Content blockers arrived with a splash on iOS last Fall when iOS 9 was released, but have only recently begun showing up on the Mac App Store. Last month I reviewed 1Blocker, a Safari content blocker that replicated its successful iOS app on the Mac. Today, Obied Corner released Roadblock for Mac, which takes its iOS content blocker and adds some compelling new features. What makes Roadblock unique, is its focus on profiles, allow you to set up different sets of content blocking rules for different use cases, and its simplified approach to creating complex custom rules. Despite a few limitations that I discuss below, these two features make Roadblock extremely powerful and an excellent choice if you are looking for a content blocker for your Mac.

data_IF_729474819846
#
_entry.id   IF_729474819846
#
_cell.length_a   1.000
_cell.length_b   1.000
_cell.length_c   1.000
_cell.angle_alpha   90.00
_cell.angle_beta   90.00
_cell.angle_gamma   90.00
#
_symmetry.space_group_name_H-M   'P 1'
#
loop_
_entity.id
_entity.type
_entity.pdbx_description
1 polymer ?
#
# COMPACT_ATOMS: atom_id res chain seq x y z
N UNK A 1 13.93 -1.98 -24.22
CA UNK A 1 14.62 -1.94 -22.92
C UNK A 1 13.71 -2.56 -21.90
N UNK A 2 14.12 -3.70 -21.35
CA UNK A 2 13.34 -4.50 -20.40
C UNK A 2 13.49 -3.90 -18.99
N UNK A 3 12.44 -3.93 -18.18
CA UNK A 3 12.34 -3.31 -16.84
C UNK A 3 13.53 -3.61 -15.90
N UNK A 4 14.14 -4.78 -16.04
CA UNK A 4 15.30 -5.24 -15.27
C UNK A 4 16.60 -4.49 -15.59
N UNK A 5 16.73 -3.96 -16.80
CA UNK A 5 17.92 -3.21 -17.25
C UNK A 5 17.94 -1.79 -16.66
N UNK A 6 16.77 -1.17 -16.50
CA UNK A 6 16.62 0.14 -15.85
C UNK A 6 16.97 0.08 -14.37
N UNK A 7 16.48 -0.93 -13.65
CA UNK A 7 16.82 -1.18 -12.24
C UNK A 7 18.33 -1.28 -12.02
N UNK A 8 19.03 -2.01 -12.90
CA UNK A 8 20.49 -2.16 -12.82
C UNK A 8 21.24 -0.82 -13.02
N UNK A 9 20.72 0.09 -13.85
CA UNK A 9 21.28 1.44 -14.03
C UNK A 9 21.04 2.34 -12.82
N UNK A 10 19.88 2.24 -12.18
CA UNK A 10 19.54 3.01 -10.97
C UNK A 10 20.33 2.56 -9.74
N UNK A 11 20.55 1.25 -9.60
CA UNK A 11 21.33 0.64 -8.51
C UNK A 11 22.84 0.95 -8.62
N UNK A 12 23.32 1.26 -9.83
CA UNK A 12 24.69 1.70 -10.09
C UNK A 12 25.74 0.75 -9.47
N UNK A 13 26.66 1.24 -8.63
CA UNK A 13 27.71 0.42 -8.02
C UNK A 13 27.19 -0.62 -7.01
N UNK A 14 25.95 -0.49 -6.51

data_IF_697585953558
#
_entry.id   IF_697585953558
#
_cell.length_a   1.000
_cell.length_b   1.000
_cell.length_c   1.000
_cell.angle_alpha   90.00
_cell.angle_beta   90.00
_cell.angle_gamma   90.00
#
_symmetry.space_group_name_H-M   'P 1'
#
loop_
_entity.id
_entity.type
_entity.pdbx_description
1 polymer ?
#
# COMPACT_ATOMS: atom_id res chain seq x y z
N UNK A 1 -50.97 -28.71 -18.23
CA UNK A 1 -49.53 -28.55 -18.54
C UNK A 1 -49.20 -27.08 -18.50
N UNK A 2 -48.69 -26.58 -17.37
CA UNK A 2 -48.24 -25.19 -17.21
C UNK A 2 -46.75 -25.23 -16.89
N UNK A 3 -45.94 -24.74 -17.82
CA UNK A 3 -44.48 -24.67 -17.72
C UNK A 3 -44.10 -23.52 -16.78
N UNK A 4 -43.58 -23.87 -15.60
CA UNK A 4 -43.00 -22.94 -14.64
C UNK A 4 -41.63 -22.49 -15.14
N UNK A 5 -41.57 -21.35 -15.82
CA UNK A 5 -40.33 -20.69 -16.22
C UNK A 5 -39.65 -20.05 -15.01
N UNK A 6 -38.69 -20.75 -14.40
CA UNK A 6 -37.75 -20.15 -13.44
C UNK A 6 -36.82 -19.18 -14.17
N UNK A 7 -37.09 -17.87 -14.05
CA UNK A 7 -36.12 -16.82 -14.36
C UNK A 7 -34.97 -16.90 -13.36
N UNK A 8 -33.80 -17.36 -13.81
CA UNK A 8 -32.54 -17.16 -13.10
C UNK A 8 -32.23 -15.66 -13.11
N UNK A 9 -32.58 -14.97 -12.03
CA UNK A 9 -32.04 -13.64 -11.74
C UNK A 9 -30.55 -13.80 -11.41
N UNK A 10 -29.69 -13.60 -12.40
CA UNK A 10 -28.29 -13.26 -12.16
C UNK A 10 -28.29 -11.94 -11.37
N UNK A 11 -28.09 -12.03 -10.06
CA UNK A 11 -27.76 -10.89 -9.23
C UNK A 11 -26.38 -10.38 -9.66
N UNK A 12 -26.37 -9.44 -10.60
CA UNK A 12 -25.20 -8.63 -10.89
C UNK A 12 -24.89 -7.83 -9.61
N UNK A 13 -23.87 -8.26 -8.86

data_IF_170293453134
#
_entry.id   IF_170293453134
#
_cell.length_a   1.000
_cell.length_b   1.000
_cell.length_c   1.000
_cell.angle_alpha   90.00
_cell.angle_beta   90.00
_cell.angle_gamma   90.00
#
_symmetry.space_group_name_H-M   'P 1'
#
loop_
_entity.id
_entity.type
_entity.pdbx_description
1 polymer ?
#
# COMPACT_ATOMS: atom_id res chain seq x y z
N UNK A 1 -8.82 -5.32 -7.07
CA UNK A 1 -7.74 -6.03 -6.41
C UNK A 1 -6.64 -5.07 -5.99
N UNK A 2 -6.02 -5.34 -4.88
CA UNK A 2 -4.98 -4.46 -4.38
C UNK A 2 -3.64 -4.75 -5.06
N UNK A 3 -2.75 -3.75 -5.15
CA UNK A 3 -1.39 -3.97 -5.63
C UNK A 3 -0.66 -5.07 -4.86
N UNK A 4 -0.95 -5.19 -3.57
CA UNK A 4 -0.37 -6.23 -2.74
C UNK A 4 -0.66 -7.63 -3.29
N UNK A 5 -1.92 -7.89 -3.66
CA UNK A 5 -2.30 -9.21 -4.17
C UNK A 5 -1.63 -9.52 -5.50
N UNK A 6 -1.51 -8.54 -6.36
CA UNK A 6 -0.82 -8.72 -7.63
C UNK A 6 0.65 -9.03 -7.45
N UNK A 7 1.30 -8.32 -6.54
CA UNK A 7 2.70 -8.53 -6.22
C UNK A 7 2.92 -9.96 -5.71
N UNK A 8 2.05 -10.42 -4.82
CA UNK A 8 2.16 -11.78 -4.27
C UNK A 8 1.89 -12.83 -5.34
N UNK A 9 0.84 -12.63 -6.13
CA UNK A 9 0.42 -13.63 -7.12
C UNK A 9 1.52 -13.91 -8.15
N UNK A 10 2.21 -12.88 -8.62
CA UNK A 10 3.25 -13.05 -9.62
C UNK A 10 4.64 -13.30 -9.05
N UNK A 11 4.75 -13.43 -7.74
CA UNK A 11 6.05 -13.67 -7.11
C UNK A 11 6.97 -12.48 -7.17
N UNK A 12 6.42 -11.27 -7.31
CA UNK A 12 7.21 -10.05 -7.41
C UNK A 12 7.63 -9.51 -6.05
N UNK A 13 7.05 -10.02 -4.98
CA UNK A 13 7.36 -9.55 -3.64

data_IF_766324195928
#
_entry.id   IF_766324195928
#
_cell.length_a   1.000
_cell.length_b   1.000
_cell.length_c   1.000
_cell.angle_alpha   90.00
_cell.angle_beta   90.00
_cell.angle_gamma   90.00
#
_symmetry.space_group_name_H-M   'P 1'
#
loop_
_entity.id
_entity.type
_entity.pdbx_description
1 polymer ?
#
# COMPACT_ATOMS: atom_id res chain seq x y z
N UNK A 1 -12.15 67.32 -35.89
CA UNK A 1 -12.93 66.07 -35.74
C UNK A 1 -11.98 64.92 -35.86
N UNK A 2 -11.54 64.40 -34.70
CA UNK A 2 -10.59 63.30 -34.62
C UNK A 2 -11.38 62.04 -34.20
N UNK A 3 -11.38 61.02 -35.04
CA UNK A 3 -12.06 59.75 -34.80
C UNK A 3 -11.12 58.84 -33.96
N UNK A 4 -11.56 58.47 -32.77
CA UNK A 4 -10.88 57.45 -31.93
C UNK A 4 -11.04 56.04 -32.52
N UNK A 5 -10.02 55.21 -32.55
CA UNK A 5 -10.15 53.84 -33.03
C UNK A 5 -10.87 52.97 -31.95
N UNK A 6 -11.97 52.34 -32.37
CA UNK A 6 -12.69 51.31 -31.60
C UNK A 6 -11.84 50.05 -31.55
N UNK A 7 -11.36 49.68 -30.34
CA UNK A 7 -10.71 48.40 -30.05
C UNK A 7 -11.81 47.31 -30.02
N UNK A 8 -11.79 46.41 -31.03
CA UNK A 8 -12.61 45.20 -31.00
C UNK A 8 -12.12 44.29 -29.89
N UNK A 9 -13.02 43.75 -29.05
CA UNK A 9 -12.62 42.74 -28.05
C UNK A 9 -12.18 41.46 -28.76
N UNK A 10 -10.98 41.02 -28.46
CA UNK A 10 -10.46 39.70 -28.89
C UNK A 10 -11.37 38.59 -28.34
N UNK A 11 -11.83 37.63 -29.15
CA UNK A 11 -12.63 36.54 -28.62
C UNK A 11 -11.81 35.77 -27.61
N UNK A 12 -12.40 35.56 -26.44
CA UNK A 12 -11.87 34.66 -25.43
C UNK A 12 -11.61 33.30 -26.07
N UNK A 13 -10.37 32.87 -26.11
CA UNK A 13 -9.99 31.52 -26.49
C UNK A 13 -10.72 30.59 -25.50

If you are familiar with 1Blocker for iOS, then you will have no trouble figuring out 1Blocker for Mac because the two are nearly identical. What Federico explained about 1Blocker for iOS in his iOS 9 review applies equally well to the Mac version:
1Blocker [is] an excellent all-in-one Content Blocker that can block ads, trackers, social widgets, Disqus comments, web fonts, adult sites, and that lets you create your own rules for URLs, cookies, and page elements to hide or block. 1Blocker is Universal and it comes with over 7000 built-in rules, which you can individually turn on and off.
Safari is joining the growing collection of apps and developer tools that Apple wants to open up for public testing. Earlier today, Apple unveiled Safari Technology Preview, a separate version of Safari for OS X that will allow users and developers to test upcoming WebKit features.
Safari Technology Preview (which, unlike the regular Safari, has a purple icon) is a standalone app that will be updated every two weeks from the Mac App Store.